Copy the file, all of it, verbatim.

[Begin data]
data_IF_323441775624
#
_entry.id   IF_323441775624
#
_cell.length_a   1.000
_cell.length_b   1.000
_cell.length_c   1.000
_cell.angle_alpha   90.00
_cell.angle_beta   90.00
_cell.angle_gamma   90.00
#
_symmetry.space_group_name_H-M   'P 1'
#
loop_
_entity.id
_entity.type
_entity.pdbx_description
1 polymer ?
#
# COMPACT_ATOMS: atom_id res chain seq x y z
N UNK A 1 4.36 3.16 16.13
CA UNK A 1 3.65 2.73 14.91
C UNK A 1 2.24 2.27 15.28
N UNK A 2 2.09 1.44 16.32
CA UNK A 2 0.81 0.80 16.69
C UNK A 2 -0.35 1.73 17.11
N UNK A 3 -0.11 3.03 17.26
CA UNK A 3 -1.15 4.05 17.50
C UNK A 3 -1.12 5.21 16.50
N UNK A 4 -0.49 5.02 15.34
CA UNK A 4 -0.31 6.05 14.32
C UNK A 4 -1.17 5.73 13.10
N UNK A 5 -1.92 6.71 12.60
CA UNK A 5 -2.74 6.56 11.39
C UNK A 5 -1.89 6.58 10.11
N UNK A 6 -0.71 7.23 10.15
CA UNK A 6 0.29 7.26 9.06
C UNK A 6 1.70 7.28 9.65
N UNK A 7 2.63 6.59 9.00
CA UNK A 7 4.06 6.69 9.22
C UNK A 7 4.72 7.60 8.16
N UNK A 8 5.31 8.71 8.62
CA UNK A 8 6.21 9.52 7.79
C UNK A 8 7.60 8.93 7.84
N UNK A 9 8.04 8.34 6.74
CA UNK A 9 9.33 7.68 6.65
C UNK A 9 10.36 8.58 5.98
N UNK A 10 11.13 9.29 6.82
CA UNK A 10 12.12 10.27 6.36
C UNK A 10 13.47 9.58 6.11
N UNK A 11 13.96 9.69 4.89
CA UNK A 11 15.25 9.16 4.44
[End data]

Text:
data_IF_323441775624
#
_entry.id   IF_323441775624
#
_cell.length_a   1.000
_cell.length_b   1.000
_cell.length_c   1.000
_cell.angle_alpha   90.00
_cell.angle_beta   90.00
_cell.angle_gamma   90.00
#
_symmetry.space_group_name_H-M   'P 1'
#
loop_
_entity.id
_entity.type
_entity.pdbx_description
1 polymer ?
#
# COMPACT_ATOMS: atom_id res chain seq x y z
N UNK A 1 4.36 3.16 16.13
CA UNK A 1 3.65 2.73 14.91
C UNK A 1 2.24 2.27 15.28
N UNK A 2 2.09 1.44 16.32
CA UNK A 2 0.81 0.80 16.69
C UNK A 2 -0.35 1.73 17.11
N UNK A 3 -0.11 3.03 17.26
CA UNK A 3 -1.15 4.05 17.50
C UNK A 3 -1.12 5.21 16.50
N UNK A 4 -0.49 5.02 15.34
CA UNK A 4 -0.31 6.05 14.32
C UNK A 4 -1.17 5.73 13.10
N UNK A 5 -1.92 6.71 12.60
CA UNK A 5 -2.74 6.56 11.39
C UNK A 5 -1.89 6.58 10.11
N UNK A 6 -0.71 7.23 10.15
CA UNK A 6 0.29 7.26 9.06
C UNK A 6 1.70 7.28 9.65
N UNK A 7 2.63 6.59 9.00
CA UNK A 7 4.06 6.69 9.22
C UNK A 7 4.72 7.60 8.16
N UNK A 8 5.31 8.71 8.62
CA UNK A 8 6.21 9.52 7.79
C UNK A 8 7.60 8.93 7.84
N UNK A 9 8.04 8.34 6.74
CA UNK A 9 9.33 7.68 6.65
C UNK A 9 10.36 8.58 5.98
N UNK A 10 11.13 9.29 6.82
CA UNK A 10 12.12 10.27 6.36
C UNK A 10 13.47 9.58 6.11
N UNK A 11 13.96 9.69 4.89
CA UNK A 11 15.25 9.16 4.44